We want the stories of our lives to be that way—neat and tidy, with meaning and purpose, and usually with a clear path, detectible to all, or at the very least, to ourselves. That is one of the appeals of the book of Revelation to many people. It seems to offer a clear path to the future—and if you want to know what that path might be, you only need to attend one of those Biblical Prophecy workshops that are offered from time to time. Just in case you are wondering—I don’t think the Book of Revelation helps us know what’s going to happen in the future and I don’t think anyone can predict what’s going to happen next.
I don’t even expect many of us get the kind of direct help that Paul received, the clear word, in a vision, that he should go to Macedonia. In addition to the readings from Revelation, each Easter season we also read from the Acts of the Apostles, which is in fact a continuation of the gospel of Luke, and tells the story of the development of the early Christian community as it expands from Jerusalem to Rome.
In the course of Acts, there are several key turning points. One was the encounter of Peter and the centurion Cornelius, as Peter, and the whole community of followers of Jesus, came to see that the good news of Jesus Christ extended to Gentiles as well as Jews and that Gentiles need not follow Jewish laws in order to join the followers of the Way, as it was called.
We see another key turning point in today’s reading. To this point, the early followers of Jesus have spread the gospel in Jerusalem and the surrounding area, to Damascus, into Asia Minor, what we know as Turkey, and probably down through Egypt and into Africa. They have not taken it further. They have not gone west, crossed the Hellespont into Greece and Europe.
This vision to Paul propels them in that direction. It is significant for that reason. But there are other details that heighten its significance. For one, it is Macedonia, not Greece to which Paul and his companions travel. Macedonia for the ancient world meant above all Alexander the Great, who not only conquered much of the known world, but also precipitated remarkable cultural and religious fusion, throughout the Mediterranean and as far as what we now know as India and Afghanistan.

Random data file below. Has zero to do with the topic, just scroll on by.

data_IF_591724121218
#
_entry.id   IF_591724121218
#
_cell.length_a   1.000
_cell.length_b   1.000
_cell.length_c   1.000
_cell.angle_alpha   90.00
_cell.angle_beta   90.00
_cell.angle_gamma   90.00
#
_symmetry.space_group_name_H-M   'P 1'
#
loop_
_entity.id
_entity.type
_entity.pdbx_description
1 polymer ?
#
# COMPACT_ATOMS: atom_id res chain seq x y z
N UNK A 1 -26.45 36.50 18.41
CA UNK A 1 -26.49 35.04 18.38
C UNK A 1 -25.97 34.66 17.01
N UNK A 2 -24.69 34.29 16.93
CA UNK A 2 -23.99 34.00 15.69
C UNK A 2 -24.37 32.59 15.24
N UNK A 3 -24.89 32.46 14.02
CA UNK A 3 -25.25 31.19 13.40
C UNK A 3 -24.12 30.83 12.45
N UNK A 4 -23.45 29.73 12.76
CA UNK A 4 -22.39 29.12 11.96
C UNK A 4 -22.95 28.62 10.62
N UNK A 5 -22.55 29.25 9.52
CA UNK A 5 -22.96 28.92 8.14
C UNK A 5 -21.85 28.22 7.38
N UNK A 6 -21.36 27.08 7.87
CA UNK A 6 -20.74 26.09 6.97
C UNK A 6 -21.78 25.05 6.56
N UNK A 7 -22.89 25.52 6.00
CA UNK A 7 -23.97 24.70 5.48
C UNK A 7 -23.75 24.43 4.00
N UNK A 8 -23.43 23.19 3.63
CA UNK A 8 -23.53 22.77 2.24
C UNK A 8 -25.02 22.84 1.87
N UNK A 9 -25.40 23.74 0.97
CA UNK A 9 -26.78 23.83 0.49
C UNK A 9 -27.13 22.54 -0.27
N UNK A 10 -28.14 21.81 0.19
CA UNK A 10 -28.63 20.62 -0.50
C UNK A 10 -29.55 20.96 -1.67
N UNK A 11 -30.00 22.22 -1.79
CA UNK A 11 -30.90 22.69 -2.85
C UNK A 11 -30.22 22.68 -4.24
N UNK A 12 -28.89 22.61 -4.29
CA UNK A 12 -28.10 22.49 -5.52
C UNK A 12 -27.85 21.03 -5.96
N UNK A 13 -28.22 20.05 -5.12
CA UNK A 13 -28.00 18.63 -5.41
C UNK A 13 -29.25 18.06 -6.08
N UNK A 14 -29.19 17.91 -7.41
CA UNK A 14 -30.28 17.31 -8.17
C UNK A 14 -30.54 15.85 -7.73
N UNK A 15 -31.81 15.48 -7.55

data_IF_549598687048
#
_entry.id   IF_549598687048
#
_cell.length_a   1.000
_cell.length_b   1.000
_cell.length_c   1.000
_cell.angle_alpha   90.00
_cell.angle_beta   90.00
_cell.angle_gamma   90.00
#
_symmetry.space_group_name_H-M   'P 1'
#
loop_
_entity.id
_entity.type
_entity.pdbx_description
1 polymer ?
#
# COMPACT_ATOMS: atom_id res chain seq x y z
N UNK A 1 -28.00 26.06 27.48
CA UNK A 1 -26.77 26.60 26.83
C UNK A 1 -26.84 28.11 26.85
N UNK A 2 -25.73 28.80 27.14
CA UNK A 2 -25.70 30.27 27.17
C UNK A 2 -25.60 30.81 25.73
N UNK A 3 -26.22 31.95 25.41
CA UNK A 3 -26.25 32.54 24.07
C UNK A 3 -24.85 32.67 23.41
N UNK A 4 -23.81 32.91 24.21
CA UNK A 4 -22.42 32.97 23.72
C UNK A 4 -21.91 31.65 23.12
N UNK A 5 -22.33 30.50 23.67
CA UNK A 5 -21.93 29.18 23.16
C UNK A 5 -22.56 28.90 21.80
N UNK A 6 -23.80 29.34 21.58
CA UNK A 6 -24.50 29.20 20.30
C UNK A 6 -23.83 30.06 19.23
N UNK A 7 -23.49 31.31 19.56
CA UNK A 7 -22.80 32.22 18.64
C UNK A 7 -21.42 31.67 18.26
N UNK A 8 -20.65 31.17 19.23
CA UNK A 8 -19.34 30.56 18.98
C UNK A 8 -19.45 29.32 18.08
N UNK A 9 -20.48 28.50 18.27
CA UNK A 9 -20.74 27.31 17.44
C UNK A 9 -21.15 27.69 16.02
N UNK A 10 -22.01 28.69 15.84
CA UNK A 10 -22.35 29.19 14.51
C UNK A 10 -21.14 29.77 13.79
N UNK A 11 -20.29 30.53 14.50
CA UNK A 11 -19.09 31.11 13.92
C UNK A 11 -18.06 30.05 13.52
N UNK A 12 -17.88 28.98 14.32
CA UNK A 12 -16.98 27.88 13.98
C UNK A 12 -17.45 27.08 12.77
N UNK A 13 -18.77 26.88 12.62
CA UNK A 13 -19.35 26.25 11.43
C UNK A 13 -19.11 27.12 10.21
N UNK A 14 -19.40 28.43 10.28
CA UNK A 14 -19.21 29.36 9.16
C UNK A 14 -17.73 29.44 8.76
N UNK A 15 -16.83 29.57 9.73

Paul doesn’t go first to Athens, which in our mind was the center of Greek civilization. Rather he goes to Philippi, a Roman colony. In other words, he goes to one of those places where Roman culture is most firmly ensconced—a place where Roman soldiers have retired, a place that is set up and organized very much like Rome itself. And there he encounters a woman—Lydia—a seller of purple, purple being the color of the imperial family. There’s another important detail that Luke mentions—Lydia is from the city of Thyatira; which means she is a native, not of Macedonia or Rome, but of Asia Minor where Paul has just been.
All of these geographical details are important for Luke, not primarily because we are seeing a move of the gospel from Asia to Europe, but rather because the sheer richness of this detail points the rich diversity of the early Christian community.
Luke calls these early Christians followers of the Way, and by presenting them and especially Paul as an itinerant missionary, he stresses the mobility of this new community. They do not stay in one place, either geographically or theologically. They are on the move.
It’s a message we need to hear repeatedly. It’s a message we need to take to heart. It’s easy for us as individuals and as a congregation to rest on our laurels, to become comfortable in the place where we are. That’s true of our own spiritual journeys. That’s also true of the journeys of parishes and congregations. It’s also true that when things begin to look bleak, when we run into a rough patch we say to ourselves, if only we could get back to where we were, five years ago, ten years ago. Congregations especially tell stories about themselves, stories about how it was in the good old days.
Well, my friends, I’ve said it to you before, and I will repeat it again and again. Those days are not coming back. We can’t look back and hope to regain what we’ve lost. Rather, like Paul, we need to look forward, move ahead into the future. We need to let ourselves be guided not by what once was, but by a vision of what might be.
To discern that vision is our shared task in the coming months. It will require, not a careful study of the book of Revelation, but a close examination of ourselves and of our community. We have begun this work, but it will intensify. A clear vision for the future will help us set priorities for our mission and ministry, our finances and stewardship, and will also take a close look at our programs. It will also require change.
All of this is spiritually and emotionally difficult. There are things we will have to let go—old assumptions, patterns, ways of doing things. But if we do this well, we will make Grace a better place, and equip our parish and ourselves to be the faithful people of God in the years to come.